The concept is part of Amazon's goal to develop a fleet of unmanned aerial vehicles that can get packages to customers in 30 minutes or less. Issued earlier this week, the patent may help Amazon grapple with how flying robots might interact with human bystanders and customers waiting on their doorsteps.
Depending on a person's gestures — a welcoming thumbs up, shouting or frantic arm waving — the drone can adjust its behavior, according to the patent. The machine could release the package it's carrying, alter its flight path to avoid crashing, ask humans a question or abort the delivery, the patent says.
According to an experiment conducted by Constantine Samaras and Joshuah Stolaroff, on average in the U.S., truck delivery of a package results in about 1 kg of greenhouse gas emissions. In California, drone delivery of a small package would result in about 0.42 kg of greenhouse gas emissions. That’s a savings of 54 percent from the 0.92 kg of greenhouse gases associated with a package delivered by truck in that state.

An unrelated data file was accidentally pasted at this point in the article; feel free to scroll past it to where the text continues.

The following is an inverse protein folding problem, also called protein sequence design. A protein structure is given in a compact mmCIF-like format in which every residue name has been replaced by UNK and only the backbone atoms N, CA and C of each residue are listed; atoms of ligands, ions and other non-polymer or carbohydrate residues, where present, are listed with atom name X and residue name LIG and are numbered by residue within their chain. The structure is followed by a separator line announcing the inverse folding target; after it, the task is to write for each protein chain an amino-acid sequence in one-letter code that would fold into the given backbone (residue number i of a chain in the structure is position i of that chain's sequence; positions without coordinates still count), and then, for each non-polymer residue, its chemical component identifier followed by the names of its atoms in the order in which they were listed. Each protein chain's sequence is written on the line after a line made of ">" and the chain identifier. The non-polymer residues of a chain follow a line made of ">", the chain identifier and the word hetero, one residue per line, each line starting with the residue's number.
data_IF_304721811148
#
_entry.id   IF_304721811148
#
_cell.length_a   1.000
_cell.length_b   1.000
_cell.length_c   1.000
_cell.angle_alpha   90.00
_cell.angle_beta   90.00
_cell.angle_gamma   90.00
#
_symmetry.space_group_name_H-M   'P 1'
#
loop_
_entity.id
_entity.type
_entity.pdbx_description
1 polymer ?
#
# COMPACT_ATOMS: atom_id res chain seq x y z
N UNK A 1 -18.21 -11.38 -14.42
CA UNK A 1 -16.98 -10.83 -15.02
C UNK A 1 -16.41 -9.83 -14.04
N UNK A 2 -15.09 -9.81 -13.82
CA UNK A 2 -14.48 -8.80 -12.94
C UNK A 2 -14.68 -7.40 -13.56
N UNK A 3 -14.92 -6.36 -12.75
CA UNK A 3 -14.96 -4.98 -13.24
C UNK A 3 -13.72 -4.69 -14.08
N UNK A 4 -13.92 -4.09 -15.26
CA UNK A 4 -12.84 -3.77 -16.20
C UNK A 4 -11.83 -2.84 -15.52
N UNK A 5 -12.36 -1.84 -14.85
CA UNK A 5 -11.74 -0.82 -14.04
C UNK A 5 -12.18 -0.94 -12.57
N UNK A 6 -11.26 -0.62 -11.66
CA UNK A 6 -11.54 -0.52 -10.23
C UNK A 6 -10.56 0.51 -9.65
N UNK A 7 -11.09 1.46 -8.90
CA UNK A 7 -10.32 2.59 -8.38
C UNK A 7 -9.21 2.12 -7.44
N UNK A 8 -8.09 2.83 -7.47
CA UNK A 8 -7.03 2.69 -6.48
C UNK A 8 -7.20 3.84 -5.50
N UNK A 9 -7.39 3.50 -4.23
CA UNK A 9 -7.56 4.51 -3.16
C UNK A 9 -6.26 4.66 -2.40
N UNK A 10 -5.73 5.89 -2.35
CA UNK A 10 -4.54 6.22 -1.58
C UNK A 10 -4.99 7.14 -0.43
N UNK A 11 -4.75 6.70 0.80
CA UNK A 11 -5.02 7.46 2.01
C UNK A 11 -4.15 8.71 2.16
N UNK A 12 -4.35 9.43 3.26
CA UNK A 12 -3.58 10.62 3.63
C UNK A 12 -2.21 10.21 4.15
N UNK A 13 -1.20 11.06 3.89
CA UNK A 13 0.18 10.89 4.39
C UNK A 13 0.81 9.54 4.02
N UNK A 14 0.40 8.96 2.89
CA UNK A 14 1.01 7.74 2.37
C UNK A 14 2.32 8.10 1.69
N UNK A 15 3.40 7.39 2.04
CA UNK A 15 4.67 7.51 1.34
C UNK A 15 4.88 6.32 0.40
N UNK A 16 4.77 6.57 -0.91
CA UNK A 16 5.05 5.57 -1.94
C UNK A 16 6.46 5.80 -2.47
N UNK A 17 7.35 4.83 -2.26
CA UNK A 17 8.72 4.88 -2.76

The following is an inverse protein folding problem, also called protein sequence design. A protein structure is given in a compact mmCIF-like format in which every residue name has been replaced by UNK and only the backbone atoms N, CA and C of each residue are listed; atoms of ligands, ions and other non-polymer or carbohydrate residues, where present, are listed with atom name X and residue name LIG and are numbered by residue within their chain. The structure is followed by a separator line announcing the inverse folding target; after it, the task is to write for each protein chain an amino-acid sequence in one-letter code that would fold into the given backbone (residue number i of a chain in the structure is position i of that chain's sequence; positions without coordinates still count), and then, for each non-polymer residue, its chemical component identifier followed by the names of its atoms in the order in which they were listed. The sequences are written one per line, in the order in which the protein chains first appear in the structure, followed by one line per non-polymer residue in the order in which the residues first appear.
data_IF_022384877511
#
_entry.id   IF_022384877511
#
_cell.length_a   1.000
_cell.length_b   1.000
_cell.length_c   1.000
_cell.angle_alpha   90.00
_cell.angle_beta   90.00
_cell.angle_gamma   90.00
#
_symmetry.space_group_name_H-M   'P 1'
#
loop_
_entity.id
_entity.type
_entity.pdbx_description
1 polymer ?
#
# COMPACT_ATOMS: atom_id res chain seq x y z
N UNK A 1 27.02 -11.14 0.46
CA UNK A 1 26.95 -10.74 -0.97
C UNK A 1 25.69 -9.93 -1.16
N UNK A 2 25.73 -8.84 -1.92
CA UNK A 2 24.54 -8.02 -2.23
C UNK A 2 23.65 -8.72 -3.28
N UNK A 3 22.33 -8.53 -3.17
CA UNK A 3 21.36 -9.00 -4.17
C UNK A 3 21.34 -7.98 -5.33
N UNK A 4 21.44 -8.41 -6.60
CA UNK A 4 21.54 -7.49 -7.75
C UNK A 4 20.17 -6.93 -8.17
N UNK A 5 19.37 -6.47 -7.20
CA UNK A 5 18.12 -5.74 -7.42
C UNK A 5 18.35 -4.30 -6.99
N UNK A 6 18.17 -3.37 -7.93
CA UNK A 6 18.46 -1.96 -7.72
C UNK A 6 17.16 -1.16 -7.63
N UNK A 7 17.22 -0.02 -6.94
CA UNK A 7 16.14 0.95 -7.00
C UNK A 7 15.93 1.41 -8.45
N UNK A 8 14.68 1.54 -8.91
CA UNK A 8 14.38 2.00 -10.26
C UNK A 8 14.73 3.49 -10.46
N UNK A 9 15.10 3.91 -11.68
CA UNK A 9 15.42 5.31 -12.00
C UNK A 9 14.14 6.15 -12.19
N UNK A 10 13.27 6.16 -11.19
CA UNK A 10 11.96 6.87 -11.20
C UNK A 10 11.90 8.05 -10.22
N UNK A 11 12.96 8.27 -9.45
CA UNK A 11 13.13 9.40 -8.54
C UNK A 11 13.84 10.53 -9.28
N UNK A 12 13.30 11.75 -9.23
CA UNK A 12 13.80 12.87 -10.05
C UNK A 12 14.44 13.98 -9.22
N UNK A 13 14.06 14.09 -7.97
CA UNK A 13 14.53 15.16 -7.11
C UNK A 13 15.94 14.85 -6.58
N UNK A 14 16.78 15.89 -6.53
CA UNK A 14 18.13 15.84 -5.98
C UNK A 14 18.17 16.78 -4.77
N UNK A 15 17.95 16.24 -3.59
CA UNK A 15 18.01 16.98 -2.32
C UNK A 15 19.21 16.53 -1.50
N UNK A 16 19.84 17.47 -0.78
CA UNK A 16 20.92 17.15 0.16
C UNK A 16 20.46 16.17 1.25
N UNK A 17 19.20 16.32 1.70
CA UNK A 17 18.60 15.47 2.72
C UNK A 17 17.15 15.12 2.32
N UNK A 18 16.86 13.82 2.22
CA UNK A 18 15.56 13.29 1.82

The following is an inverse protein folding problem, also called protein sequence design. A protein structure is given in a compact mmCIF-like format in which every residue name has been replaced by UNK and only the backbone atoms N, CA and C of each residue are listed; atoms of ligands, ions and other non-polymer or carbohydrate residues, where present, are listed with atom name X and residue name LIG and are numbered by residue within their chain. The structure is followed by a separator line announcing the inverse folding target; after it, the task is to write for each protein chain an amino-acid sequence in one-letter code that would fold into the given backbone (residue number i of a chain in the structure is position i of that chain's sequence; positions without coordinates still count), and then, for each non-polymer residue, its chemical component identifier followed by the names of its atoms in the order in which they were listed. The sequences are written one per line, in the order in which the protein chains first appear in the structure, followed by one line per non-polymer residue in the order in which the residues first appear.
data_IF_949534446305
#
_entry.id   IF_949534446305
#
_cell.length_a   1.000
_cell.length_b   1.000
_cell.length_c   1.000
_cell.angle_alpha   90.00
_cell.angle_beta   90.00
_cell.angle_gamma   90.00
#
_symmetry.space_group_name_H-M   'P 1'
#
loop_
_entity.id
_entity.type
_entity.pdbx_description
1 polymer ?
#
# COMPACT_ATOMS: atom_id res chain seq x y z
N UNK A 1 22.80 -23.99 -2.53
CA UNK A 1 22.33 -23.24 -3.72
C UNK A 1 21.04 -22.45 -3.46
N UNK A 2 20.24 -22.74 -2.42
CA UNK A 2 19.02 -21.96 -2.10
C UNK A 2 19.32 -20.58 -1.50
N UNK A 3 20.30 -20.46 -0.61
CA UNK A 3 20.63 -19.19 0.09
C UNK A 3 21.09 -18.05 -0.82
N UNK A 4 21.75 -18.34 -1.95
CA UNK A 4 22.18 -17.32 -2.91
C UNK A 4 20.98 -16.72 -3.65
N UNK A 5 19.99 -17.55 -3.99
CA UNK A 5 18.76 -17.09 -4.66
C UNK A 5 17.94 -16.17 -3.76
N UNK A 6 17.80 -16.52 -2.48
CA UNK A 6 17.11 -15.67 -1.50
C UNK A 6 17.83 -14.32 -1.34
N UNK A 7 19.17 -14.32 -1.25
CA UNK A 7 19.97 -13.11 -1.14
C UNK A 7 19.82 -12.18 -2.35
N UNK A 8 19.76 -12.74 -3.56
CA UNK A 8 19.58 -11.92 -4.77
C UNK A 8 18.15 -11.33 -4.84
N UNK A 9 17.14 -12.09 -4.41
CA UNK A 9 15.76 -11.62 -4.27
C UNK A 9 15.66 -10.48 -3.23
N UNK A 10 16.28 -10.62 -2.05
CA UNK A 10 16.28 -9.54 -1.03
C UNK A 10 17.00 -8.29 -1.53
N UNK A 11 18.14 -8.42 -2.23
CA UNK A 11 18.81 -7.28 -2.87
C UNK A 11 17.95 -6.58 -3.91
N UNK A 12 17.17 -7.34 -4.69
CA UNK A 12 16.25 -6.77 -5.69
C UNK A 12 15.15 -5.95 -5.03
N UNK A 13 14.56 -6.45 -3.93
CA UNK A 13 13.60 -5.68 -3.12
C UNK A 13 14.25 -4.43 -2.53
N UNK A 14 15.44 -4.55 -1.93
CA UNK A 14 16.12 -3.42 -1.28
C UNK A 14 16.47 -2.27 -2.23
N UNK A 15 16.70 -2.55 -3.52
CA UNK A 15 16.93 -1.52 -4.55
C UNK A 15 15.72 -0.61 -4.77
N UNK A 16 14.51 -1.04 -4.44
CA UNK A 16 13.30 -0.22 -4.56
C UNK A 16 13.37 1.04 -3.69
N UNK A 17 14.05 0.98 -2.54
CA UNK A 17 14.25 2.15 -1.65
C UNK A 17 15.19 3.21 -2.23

Not only is drone delivery environmentally more safer than regular means of transportation by trucks, it is also more faster and reliable as supported by DHL’s new parcelcopter.
The parcelcopter can fly at least 5 miles, at an altitude of over 1,600 feet, carrying 4.4 pounds of cargo at a speed of over 40 mph. It was tested in the Bavarian mountains, and according to DHL, it flew in 8 minutes a trip that takes cars half an hour. DHL was able to successfully drone 130 deliveries to special, DHL-made “skyports.”
Even as drone technology improves through the upcoming years, the challenge of dropping off a product “safety” still continues to linger. Due to safety concerns and possible factors such as high winds and rain, the challenge of landing a package safely to the customer’s front door seems to expand and worsen.
Some Companies, such as Amazon, have decided to address this issue by creating special “landing zones”. Amazon has filed a patent to use street lamps for drone delivery stations, while DHL’s Parcelcopter will drop packages at a “smart locker” and send recipients a code to unlock it. Such smart lockers mean DHL’s drones won’t offer service to your door, but they could be built into the top of apartment buildings one day – or even use your smart car for delivery.
The second big challenge is regulation, and as ever the law trails innovation. For now, drone deliveries are still facing regulatory hurdles in the United States and elsewhere, but it seems that business, regulators and environmental watchdogs may be able to get behind the notion of "starting small" with the roll out of this long-awaited sci-fi convenience.